Who Should Be Your Successor Trustee?

Who should be your successor trustee

If you have a revocable living trust, you probably named yourself as trustee so you can continue to manage your own financial affairs. But eventually someone will need to step in for you when you are no longer able to act due to incapacity or after your death. Because successor trustees have a lot of responsibility, they should be chosen carefully.

If you become incapacitated, your successor will step in and take full control of your finances for you—paying bills, making financial decisions, even selling or refinancing assets. Your successor will be able to do anything you could with your trust assets, as long as it does not conflict with the instructions in your trust document and does not breach fiduciary duty.

After you die, your successor acts just like an executor would—takes an inventory of your assets, pays your final bills, sells assets if necessary, has your final tax returns prepared, and distributes your assets according to the instructions in your trust.

Your successor trustee will be acting without court supervision, which is why your affairs can be handled privately and efficiently—and probably one of the reasons you have a living trust in the first place. But this also means it will be up to your successor to get things started and keep them moving along. It isn’t necessary for this person to know exactly what to do and when because your attorney, CPA, and other advisors can help guide him or her, but it is important that you name someone who is responsible and conscientious.

Successor trustees can be your adult children, other relatives, a trusted friend and or a corporate trustee (bank trust department or trust company). If you choose an individual, you should name more than one in case your first choice is unable to act. They should be people you know and trust, people whose judgment you respect and who will also respect your wishes.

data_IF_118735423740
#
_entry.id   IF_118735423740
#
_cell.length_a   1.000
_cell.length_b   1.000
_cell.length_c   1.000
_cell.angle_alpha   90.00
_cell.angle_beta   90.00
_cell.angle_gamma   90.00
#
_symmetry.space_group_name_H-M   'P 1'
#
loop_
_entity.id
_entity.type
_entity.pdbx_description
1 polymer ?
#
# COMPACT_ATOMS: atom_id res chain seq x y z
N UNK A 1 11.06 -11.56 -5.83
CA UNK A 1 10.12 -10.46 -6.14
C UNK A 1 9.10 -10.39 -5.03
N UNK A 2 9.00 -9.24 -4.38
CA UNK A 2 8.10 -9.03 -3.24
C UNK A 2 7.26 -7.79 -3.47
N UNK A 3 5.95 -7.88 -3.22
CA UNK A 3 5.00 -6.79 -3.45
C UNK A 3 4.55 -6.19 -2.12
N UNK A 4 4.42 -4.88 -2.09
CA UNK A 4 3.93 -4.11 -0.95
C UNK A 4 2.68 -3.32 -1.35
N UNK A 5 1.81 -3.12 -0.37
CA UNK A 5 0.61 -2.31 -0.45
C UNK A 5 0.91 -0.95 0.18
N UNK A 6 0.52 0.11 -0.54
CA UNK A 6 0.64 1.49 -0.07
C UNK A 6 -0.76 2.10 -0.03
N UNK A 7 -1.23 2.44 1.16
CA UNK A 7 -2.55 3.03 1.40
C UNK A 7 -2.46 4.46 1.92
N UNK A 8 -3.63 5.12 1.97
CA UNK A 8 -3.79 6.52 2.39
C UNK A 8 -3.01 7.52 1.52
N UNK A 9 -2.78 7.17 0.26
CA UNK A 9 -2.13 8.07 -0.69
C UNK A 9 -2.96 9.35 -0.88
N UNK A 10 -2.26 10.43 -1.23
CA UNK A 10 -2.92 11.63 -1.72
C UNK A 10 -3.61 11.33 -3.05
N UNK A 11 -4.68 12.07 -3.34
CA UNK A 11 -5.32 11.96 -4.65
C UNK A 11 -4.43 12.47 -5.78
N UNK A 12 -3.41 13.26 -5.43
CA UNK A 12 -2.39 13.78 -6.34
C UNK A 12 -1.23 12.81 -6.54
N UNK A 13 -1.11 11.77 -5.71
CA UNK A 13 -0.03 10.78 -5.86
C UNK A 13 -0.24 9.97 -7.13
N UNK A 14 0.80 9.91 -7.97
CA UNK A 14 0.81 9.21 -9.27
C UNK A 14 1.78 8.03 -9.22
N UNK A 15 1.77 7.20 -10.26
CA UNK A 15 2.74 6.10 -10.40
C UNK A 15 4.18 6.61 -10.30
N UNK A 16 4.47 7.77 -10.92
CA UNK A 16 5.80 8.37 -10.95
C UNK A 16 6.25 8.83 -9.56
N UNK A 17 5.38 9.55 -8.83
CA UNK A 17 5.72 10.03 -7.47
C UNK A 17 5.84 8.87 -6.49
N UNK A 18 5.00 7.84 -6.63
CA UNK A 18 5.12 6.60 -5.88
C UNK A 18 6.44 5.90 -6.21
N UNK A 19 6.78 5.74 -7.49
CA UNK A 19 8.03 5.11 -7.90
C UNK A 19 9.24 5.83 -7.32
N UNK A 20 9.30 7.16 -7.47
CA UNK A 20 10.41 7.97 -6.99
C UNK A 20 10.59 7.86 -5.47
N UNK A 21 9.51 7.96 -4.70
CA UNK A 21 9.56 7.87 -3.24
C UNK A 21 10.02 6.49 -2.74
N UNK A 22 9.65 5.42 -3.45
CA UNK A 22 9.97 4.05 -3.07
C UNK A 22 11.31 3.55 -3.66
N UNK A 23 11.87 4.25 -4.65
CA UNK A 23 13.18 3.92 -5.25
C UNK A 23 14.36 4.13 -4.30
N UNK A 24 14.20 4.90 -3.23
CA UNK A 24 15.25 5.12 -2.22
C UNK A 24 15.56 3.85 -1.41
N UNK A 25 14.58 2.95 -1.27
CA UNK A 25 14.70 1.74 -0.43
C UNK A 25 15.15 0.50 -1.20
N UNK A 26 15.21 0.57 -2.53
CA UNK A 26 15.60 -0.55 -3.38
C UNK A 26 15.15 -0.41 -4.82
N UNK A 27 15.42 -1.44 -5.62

When choosing a successor, keep in mind the type and amount of assets in your trust and the complexity of the provisions in your trust document. For example, if you plan to keep assets in your trust after you die for your beneficiaries, your successor would have more responsibilities for a longer period of time than if your assets will be distributed all at once.

Also, keep in mind the qualifications of your candidates. Consider personalities, financial or business experience, and time available due to their own family or career demands. Taking over as trustee for someone can take a substantial amount of time and requires a certain amount of business sense.

Be sure to ask the people you are considering if they would want this responsibility. Don’t put them on the spot and just assume they want to do this. Finally, trustees should be paid for this work; your trust document should provide for fair and reasonable compensation.

Businesses That Benefit From the LLC Structure

Businesses That Benefit From the LLC Structure

LLCs generally work best for:

  • Businesses with a limited number of owners, that are actively up and running. At about 35 owners of the business, at a maximum, the logistics of making collective business decisions are manageable.
  • New small businesses. Sometimes, new businesses want to pass early-year losses along to it’s owners to deduct against their other income, which may be a salary earned working for another company or income earned from investments.
  • People or business owners who have been considering forming an S corporation. S corporations provide limited liability protection to its owners and allow profits and losses to be taxed at individual shareholder rates, just like LLC’s. But these benefits come at a pretty high price: S corporations are significantly restrictive and a business can inadvertently lose its eligibility.